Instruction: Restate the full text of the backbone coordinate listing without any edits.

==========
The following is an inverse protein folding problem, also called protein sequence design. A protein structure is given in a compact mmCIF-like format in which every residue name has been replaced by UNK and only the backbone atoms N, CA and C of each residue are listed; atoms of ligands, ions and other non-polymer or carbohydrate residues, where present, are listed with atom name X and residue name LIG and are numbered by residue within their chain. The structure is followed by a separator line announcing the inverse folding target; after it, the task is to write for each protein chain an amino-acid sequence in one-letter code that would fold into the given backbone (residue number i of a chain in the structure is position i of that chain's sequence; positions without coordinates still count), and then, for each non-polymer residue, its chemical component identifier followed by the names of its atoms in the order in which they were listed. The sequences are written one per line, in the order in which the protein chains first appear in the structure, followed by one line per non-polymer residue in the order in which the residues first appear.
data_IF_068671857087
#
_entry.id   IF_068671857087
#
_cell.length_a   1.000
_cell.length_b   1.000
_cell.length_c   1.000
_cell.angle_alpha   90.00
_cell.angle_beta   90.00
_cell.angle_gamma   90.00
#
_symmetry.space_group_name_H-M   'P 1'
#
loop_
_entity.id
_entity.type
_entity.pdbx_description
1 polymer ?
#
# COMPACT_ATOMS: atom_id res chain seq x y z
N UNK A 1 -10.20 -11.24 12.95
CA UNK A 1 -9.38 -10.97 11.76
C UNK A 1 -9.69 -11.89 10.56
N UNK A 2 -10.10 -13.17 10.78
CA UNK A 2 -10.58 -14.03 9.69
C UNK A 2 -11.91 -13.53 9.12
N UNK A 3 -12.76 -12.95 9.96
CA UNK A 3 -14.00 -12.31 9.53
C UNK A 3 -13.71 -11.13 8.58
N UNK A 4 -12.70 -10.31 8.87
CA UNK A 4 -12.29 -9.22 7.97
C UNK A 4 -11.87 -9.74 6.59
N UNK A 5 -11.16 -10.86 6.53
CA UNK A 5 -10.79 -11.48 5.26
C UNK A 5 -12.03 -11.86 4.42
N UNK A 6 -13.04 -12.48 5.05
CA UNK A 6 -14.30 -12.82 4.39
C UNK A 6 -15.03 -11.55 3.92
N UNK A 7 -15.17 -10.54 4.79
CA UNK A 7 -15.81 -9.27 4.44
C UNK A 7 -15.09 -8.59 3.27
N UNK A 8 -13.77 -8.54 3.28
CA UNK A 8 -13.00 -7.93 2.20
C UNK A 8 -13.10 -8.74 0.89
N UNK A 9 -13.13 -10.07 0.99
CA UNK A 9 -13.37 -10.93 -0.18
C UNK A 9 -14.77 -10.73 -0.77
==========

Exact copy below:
The following is an inverse protein folding problem, also called protein sequence design. A protein structure is given in a compact mmCIF-like format in which every residue name has been replaced by UNK and only the backbone atoms N, CA and C of each residue are listed; atoms of ligands, ions and other non-polymer or carbohydrate residues, where present, are listed with atom name X and residue name LIG and are numbered by residue within their chain. The structure is followed by a separator line announcing the inverse folding target; after it, the task is to write for each protein chain an amino-acid sequence in one-letter code that would fold into the given backbone (residue number i of a chain in the structure is position i of that chain's sequence; positions without coordinates still count), and then, for each non-polymer residue, its chemical component identifier followed by the names of its atoms in the order in which they were listed. The sequences are written one per line, in the order in which the protein chains first appear in the structure, followed by one line per non-polymer residue in the order in which the residues first appear.
data_IF_068671857087
#
_entry.id   IF_068671857087
#
_cell.length_a   1.000
_cell.length_b   1.000
_cell.length_c   1.000
_cell.angle_alpha   90.00
_cell.angle_beta   90.00
_cell.angle_gamma   90.00
#
_symmetry.space_group_name_H-M   'P 1'
#
loop_
_entity.id
_entity.type
_entity.pdbx_description
1 polymer ?
#
# COMPACT_ATOMS: atom_id res chain seq x y z
N UNK A 1 -10.20 -11.24 12.95
CA UNK A 1 -9.38 -10.97 11.76
C UNK A 1 -9.69 -11.89 10.56
N UNK A 2 -10.10 -13.17 10.78
CA UNK A 2 -10.58 -14.03 9.69
C UNK A 2 -11.91 -13.53 9.12
N UNK A 3 -12.76 -12.95 9.96
CA UNK A 3 -14.00 -12.31 9.53
C UNK A 3 -13.71 -11.13 8.58
N UNK A 4 -12.70 -10.31 8.87
CA UNK A 4 -12.29 -9.22 7.97
C UNK A 4 -11.87 -9.74 6.59
N UNK A 5 -11.16 -10.86 6.53
CA UNK A 5 -10.79 -11.48 5.26
C UNK A 5 -12.03 -11.86 4.42
N UNK A 6 -13.04 -12.48 5.05
CA UNK A 6 -14.30 -12.82 4.39
C UNK A 6 -15.03 -11.55 3.92
N UNK A 7 -15.17 -10.54 4.79
CA UNK A 7 -15.81 -9.27 4.44
C UNK A 7 -15.09 -8.59 3.27
N UNK A 8 -13.77 -8.54 3.28
CA UNK A 8 -13.00 -7.93 2.20
C UNK A 8 -13.10 -8.74 0.89
N UNK A 9 -13.13 -10.07 0.99
CA UNK A 9 -13.37 -10.93 -0.18
C UNK A 9 -14.77 -10.73 -0.77